Enraged Bitcoin true believers shoot, smash iPhones after Apple yanks Bitcoin app from App Store

“The bitcoin community isn’t too happy about Apple banning the last available bitcoin wallet from its App Store,” Robert McMillan reports for Wired. “Many of those who truly believe in the digital currency are now smashing their iPhones in protest of Apple’s policy — and in the hopes of winning a free Android phone.”

“These rather amusing protests show just how much bitcoin means to the true believers, but it also highlights the tension between these zealots and the everyday world,” McMillan reports. “Apple’s ban may be a response to uncertainty over how government regulators will treat the digital currency.”

“Apple banned the popular Blockchain wallet yesterday, and the protest started very early this morning when, on the popular discussion site reddit, someone named ’round-peg’ promised to hand out Nexus 5 phones to people who posted videos of themselves smashing working iPhones — one phone for every 100 up-votes on the site,” McMillan reports. “The post was quickly up-voted to the front of reddit, and then removed, apparently for violating reddit’s policy, which prohibits reddit vote manipulation.”

McMillan reports, [Jeremy] “smashed his iPhone with a steel bar, whispering as he did it because it was the middle of the night, and he didn’t want to wake up his wife and kids. ‘Go bitcoin. Down with Apple,’ he says after obliterating the device.”

McMillan reports, “Though he’s suffering from a cold, the offer was enough to get Ryan, a computer network engineer, to drive out to a Dallas range and shoot up his iPhone with a rifle.”

Read more and see more videos in the full article here.

MacDailyNews Take: Uhhh… okaaay. That’ll show mean old Apple, you extremely sane, highly rational, and rather well-attired Bitcoin proponents!

[Thanks to MacDailyNews Reader “Jaribbs” for the heads up.]

Related article:
Apple pulls ‘Blockchain’ Bitcoin app from iTunes App Store – February 6, 2014


  1. Dumb people. I’m sure there are plenty of bitcoin apps available if you jailbreak your phone. And if you’re that into bitcoins, you probably have no qualms about jailbreaking your iPhone.

    1. Removing it from legit sources takes away the legitimacy of BitCoin. There’s big money in trading BitCoin.

      Governments have the most to lose if it gains acceptance.

  2. BitCoin is a dangerous currency. If you want to loose your money, go ahead and convert to BitCoin.. When the music stops, those holding it will loose everything they invested in it.

    Actually although not technically legal, barter is better than BitCoin.

      1. Don’t be foolish with your comments. The Federal Reserve is a whole different beast than bitcoin. At the least if you have damaged currency you can get it replaced. With bitcoin nothing could help you. But that’s not what I am talking about. Bitcoin is a ride that one must get off at some point before it runs off a cliff. It requires technology for it to work. Where as, once manufactured, physical currency is as good as what’s in your hand. Again a different issue. My statement originally about bitcoin, is that it is an unproven currency, as a matter of faith. The value of a single bitcoin is a measure of its instability. In so much that it’s limited distribution, means that it’s a gamble, pyramid structure, not much different than the stock market, and could all come crashing down. Early investors make millions if they cash out, and the last holders at the time of the crash will have lost fortunes. Vaporized. You can say the same thing about any national currency, as it has happened before. But I see BC as a far more risky and foolish.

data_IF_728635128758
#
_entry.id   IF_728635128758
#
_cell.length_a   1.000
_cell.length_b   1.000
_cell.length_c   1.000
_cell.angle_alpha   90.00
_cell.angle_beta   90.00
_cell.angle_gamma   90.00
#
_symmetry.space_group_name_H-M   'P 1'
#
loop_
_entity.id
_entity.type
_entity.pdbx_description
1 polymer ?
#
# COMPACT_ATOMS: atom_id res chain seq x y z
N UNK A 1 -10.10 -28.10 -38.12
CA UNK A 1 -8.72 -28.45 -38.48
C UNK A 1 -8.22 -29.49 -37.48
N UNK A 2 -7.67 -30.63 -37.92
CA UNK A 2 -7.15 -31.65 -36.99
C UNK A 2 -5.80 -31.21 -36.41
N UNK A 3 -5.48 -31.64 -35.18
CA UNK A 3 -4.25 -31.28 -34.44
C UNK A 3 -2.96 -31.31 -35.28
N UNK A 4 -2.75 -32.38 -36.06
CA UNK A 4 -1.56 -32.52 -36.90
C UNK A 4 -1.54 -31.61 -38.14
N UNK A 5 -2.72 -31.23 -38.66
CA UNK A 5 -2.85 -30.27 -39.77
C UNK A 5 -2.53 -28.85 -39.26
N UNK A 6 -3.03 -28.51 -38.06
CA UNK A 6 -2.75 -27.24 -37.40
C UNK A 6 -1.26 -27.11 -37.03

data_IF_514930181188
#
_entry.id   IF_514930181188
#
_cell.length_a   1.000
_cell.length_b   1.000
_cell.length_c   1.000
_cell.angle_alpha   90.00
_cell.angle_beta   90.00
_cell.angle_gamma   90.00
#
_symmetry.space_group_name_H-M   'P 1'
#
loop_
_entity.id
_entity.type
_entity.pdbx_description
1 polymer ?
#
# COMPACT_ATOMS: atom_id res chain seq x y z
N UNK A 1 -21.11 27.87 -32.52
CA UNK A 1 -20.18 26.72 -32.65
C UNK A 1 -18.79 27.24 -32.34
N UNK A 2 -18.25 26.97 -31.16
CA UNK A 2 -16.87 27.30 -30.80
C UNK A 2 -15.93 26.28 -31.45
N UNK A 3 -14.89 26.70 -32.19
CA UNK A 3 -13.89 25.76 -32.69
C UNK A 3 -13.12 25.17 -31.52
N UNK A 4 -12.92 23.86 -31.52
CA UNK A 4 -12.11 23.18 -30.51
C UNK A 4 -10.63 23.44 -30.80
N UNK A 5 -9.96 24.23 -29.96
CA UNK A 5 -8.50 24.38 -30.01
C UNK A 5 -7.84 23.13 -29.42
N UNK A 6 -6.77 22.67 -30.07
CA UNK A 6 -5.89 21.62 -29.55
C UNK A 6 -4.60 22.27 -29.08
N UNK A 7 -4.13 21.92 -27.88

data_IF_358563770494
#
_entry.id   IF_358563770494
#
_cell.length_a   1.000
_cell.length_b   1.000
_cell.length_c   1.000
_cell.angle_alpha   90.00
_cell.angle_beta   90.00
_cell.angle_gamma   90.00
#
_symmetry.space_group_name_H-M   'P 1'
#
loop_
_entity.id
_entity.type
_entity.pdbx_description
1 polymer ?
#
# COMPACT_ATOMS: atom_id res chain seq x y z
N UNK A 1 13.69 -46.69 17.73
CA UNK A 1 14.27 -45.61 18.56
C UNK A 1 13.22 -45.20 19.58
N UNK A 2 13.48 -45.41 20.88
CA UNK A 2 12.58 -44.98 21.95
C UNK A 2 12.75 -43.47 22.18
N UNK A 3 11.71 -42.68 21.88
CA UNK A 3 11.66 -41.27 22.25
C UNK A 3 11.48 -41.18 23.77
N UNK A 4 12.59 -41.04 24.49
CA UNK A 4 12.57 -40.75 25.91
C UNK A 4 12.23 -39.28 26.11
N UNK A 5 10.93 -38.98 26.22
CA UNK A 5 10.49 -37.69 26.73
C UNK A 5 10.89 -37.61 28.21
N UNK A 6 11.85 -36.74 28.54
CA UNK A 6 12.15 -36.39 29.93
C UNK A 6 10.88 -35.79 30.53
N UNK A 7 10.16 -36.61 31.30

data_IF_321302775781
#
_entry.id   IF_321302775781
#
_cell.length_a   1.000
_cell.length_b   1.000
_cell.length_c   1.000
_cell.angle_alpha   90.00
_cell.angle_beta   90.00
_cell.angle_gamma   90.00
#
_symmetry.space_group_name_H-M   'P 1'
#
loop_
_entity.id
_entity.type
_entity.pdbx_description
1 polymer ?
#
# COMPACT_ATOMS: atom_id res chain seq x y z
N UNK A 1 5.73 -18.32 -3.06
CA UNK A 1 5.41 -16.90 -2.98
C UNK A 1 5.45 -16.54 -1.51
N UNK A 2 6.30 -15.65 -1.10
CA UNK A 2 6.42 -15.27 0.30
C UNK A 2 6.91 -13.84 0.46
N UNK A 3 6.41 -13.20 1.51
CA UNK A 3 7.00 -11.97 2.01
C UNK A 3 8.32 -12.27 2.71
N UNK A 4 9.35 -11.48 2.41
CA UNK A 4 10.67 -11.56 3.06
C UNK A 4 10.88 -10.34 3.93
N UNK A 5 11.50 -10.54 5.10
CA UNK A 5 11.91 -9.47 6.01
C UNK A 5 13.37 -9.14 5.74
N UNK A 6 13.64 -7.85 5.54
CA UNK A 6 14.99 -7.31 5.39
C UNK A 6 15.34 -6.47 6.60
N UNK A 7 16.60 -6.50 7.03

1. Yet, the $ is overestimated by far too. Too many uncovered peaces of paper have been printed already, and the “too big to fall” thing won’t help the FR forever.

          1. I will read the book, but I just want to mention… How do you evaluate the worth of a nation?

            There is not a nation on this planet with the vastness and (“and” is important) detail of housing and infrastructure as the United States. This is not a belief, because it can be quantifiable, a factual measure in both mass and quality.

            I am born a US citizen, but I have relatives from around the world. An uncle of mine paid a visit from Moscow. He toured the Pacific coast, from Vancouver to San Fransico, from city to forest. He was shocked and awed by the thoroughness of development.

            You see many nations, including Russia, develop just the minimum. Major cities are world class, but once you leave that, you might as well jump back 200 years.

            What I am saying, is this vastness is worth something. Decent homes, roads, cities and towns. Then start counting the people, skills and knowledge. Count industry, the Information Age.

            Do you believe the Federal Reserve has printed enough cash, that we have written up enough debt, and you could buy our whole country, lock, stock and barrel? What’s our true dept? And who is it owed to? How much currency is in circulation?

            So, I don’t know these numbers. But I would fathom, if you could scrape the earth clean and start over to completely rebuild our nation from scratch, it could cost more than you could possibly imagine.